The great zucchini glut -- and complacency about world soil
Boston — THE annual race between man and the tomato hornworm has crossed the finish line once more. As always, each contender has grabbed some of the prizes. Gluts of zucchini, tomatoes, and squash threaten to dwarf Europe's butter mountain. Surplus from backyard gardens is shunted from household to household, as proud amateur hoe-hoe-hoers unload their zucchini on office associates and neighbors -- who are themselves turning their oversupply into frozen zucchini bread.
In midsummer, nearly everyone in this urban, cybernetic, 512K RAM world becomes a minifarmer -- at least to the extent of trying to cage and tame a hydraheaded tomato or two.
Given this annual rite of returning to our roots (literally roots), it's amazing how little attention we collectively pay to the soil.
``Are you kidding?'' you say. ``Have you seen the stains on my knees lately?''
That's not what's at issue. We may be knee deep in our backyard patch. But as a society we are much more concerned about what is happening to air and water than what is happening to the world's soil.
True, we have long paid attention to pesticide buildup and runoff on farmland. And we are momentarily cautious if a product of the soil is wrongly sprayed, as broccoli and watermelons recently were in California.
But the soil itself (that thin skin that shares our planet's name and, along with air, water, and sun radiation, makes Earth habitable) does not get the kind of attention it should from our civilization.
We have begun to pay heed. For decades we have talked about fending off urban sprawl as it threatens rich truck-farm land. Or diverting highways as they pave over alluvial bottomlands. Lawmakers in much of the industrialized world have passed farm easement legislation that defers a portion of taxes on farmland in danger of being swallowed, unless or until it is developed. And the industrialized world is beginning to watch with concern the erosion and leaching occurring over large stretches
of what was once tropical rain forest.
In many countries, however, more attention should be paid to the dangers of farming marginal land. Erosion by rain and wind is an obvious problem. Stretching irrigation systems beyond their capacity to deliver in the dry end of the climate cycle is another long-term risk.
The greatest long-range risk of all, though, is one least noticed by the average citizen or lawmaker. That is the gradually changed composition of soils themselves.
There are several ingredients of this change. One is gradual loss of nutrients and trace chemical compounds. A second is the opposite: buildup of undesirable chemical compounds -- especially in the subsoil. A third is gradual loss of tilth. More on that in a moment.
First, look down on the globe and try to imagine a time-lapse film of human history since tribes first settled down to cultivation (in both senses of the word). You would see, in such an astronaut's-eye film, a very gradual increase -- then a geometric increase -- in the flow of harvests from countryside to city. Food, fiber, timber, and packaging materials would trickle, then gush, into cities as urban areas, transportation networks, and factory farming expanded. At the same time the pace of steam shov els digging into guano deposits and phosphate banks would quicken as fertilizer plants supplemented and then outstripped traditional manure and green-manure methods of soil enrichment.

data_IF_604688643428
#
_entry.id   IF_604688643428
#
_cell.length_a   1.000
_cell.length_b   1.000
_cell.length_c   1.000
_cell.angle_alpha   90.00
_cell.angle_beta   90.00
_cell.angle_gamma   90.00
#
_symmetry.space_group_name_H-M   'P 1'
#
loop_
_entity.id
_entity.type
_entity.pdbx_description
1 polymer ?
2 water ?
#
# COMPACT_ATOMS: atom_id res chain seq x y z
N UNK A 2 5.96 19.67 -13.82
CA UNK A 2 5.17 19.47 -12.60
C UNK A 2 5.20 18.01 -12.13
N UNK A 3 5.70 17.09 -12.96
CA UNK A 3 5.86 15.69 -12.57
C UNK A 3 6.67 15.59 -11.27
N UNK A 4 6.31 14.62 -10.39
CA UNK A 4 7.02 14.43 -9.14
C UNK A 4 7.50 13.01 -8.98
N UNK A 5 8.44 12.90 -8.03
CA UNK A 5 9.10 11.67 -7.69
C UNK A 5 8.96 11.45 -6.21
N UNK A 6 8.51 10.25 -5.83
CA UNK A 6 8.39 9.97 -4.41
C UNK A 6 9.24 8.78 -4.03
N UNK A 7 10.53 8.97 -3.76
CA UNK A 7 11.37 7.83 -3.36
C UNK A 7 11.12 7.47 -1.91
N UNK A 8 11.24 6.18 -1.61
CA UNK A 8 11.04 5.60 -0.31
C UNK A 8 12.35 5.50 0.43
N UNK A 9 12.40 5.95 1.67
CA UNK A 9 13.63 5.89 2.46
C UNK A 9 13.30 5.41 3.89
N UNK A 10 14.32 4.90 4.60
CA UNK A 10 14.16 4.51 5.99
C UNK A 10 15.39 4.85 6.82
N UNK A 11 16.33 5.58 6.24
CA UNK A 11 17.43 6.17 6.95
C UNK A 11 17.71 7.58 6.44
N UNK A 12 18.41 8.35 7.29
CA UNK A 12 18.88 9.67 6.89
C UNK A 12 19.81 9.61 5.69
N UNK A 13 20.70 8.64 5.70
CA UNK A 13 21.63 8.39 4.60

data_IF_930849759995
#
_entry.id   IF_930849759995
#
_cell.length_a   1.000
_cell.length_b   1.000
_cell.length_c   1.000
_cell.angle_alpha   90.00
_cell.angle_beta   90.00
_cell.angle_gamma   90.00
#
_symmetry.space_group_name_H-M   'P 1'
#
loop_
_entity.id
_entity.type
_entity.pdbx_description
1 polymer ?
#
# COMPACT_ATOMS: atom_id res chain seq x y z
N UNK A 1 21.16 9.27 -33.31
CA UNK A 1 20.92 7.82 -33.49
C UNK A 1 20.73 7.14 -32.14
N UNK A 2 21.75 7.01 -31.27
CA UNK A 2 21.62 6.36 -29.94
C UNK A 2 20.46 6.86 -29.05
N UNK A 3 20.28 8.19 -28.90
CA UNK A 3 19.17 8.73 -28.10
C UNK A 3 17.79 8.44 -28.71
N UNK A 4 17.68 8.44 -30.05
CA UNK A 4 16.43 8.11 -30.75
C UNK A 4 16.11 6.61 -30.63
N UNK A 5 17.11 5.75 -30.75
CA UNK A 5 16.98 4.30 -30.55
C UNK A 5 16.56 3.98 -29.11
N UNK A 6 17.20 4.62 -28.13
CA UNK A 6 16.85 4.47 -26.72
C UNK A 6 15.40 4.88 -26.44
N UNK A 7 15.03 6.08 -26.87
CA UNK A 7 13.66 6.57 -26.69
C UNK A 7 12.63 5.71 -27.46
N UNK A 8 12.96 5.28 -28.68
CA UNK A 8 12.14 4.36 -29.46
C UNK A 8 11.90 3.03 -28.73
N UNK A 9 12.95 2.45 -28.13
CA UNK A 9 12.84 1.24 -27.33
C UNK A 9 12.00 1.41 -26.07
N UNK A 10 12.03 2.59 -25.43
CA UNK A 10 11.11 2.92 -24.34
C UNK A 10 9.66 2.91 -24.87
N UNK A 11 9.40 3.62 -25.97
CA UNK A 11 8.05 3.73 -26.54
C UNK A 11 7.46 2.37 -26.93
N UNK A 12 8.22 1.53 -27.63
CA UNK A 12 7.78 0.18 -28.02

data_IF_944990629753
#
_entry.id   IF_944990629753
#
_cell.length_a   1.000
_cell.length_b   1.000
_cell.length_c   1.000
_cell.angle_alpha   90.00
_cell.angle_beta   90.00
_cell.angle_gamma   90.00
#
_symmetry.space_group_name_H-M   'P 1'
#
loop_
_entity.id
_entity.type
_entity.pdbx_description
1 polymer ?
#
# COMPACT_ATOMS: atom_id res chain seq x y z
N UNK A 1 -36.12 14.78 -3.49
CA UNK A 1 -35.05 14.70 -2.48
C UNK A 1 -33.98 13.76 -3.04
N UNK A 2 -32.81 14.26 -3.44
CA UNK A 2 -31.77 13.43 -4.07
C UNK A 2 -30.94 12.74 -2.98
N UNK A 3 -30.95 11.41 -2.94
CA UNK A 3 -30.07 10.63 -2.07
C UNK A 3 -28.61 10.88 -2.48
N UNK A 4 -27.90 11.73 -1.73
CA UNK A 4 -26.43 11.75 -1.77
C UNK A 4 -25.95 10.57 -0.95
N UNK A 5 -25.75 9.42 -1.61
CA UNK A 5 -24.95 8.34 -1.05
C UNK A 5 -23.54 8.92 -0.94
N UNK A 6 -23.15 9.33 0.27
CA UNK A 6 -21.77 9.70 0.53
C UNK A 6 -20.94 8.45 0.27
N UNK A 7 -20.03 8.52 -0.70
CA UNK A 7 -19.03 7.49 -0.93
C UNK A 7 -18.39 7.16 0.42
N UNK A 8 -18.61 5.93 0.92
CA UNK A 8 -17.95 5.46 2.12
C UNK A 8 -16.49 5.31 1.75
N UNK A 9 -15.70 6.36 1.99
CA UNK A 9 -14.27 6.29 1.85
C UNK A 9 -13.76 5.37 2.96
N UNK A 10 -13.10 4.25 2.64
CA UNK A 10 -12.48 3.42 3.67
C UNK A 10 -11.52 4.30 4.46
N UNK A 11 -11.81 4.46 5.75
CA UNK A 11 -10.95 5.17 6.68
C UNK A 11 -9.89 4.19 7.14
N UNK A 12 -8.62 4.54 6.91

To some extent organic farmers have been wrong about the upsurge of chemical fertilizers. An atom of nitrogen is an atom of nitrogen no matter whether it is delivered by a nitrogen-fixing nodule on a pea root or by a synthetic ammonia compound. But in one enormously important aspect the organic farmers have been right. Chemical fertilizers that are not completely used by plants can leave residues in the soil and subsoil if not adequately flushed out. Some of these residues are believed to cause diminish ing yields in certain plants. At the same time, certain chemical elements of a good soil may be leached out, or sent to market and never returned.
Loss of tilth is more subtle. Tilth rates exactly 10 unenlightening words in my desk dictionary. It is a term that defines not only the workability of soil, but its permeabililty to root growth, water, and air; its ability to retain water; its ability to retain and gradually feed out nutrients; its ability to buffer oversupplies of certain elements. To recycle tilth, farmers have for millenniums plowed back into the soil stubble, manure, cover crops, and compost.
As erosion, leaching, residue buildup, and the shipping of unreplaced elements to market continue, the industrial world will need to do more about solving these problems. We need more research on soil damage and what to do about it. That means, for example, speeding the genetic designing plants that affix their own fertilizer. It means developing new farming methods.
Looked at in astronaut perspective, we probably need most of all to find ways to send some of our urban waste products back to the land from which they were harvested. Any backyard tomato-grower who uses both commercial fertilizer and compost knows that.
Earl W. Foell is editor in chief of The Christian Science Monitor.